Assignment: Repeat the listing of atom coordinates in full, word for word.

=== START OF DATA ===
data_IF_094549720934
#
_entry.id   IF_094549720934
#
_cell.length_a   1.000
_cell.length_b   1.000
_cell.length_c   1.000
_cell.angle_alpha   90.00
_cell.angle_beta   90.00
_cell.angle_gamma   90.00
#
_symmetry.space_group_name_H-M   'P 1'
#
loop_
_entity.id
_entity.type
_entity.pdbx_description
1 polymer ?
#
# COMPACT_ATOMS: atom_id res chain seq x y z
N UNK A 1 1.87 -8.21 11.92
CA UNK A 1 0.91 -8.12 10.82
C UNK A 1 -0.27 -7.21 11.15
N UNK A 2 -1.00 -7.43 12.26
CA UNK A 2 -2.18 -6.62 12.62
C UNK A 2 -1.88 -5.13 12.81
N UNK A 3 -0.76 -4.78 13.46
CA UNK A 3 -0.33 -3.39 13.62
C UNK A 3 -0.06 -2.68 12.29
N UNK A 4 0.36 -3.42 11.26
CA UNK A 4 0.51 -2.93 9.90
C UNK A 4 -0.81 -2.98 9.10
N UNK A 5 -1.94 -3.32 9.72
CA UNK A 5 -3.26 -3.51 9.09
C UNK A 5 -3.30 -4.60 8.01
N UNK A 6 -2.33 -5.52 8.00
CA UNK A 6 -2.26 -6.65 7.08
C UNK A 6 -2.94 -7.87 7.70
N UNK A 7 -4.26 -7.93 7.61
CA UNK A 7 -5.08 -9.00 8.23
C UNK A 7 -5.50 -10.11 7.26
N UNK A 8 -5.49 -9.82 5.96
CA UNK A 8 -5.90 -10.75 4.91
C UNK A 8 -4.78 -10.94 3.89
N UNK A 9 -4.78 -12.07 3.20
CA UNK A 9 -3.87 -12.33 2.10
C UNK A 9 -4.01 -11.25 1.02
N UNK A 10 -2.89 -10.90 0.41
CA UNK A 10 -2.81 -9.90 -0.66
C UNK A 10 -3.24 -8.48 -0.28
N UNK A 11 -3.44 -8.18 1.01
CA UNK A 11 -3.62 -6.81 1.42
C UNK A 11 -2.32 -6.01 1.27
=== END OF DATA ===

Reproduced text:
data_IF_094549720934
#
_entry.id   IF_094549720934
#
_cell.length_a   1.000
_cell.length_b   1.000
_cell.length_c   1.000
_cell.angle_alpha   90.00
_cell.angle_beta   90.00
_cell.angle_gamma   90.00
#
_symmetry.space_group_name_H-M   'P 1'
#
loop_
_entity.id
_entity.type
_entity.pdbx_description
1 polymer ?
#
# COMPACT_ATOMS: atom_id res chain seq x y z
N UNK A 1 1.87 -8.21 11.92
CA UNK A 1 0.91 -8.12 10.82
C UNK A 1 -0.27 -7.21 11.15
N UNK A 2 -1.00 -7.43 12.26
CA UNK A 2 -2.18 -6.62 12.62
C UNK A 2 -1.88 -5.13 12.81
N UNK A 3 -0.76 -4.78 13.46
CA UNK A 3 -0.33 -3.39 13.62
C UNK A 3 -0.06 -2.68 12.29
N UNK A 4 0.36 -3.42 11.26
CA UNK A 4 0.51 -2.93 9.90
C UNK A 4 -0.81 -2.98 9.10
N UNK A 5 -1.94 -3.32 9.72
CA UNK A 5 -3.26 -3.51 9.09
C UNK A 5 -3.30 -4.60 8.01
N UNK A 6 -2.33 -5.52 8.00
CA UNK A 6 -2.26 -6.65 7.08
C UNK A 6 -2.94 -7.87 7.70
N UNK A 7 -4.26 -7.93 7.61
CA UNK A 7 -5.08 -9.00 8.23
C UNK A 7 -5.50 -10.11 7.26
N UNK A 8 -5.49 -9.82 5.96
CA UNK A 8 -5.90 -10.75 4.91
C UNK A 8 -4.78 -10.94 3.89
N UNK A 9 -4.78 -12.07 3.20
CA UNK A 9 -3.87 -12.33 2.10
C UNK A 9 -4.01 -11.25 1.02
N UNK A 10 -2.89 -10.90 0.41
CA UNK A 10 -2.81 -9.90 -0.66
C UNK A 10 -3.24 -8.48 -0.28
N UNK A 11 -3.44 -8.18 1.01
CA UNK A 11 -3.62 -6.81 1.42
C UNK A 11 -2.32 -6.01 1.27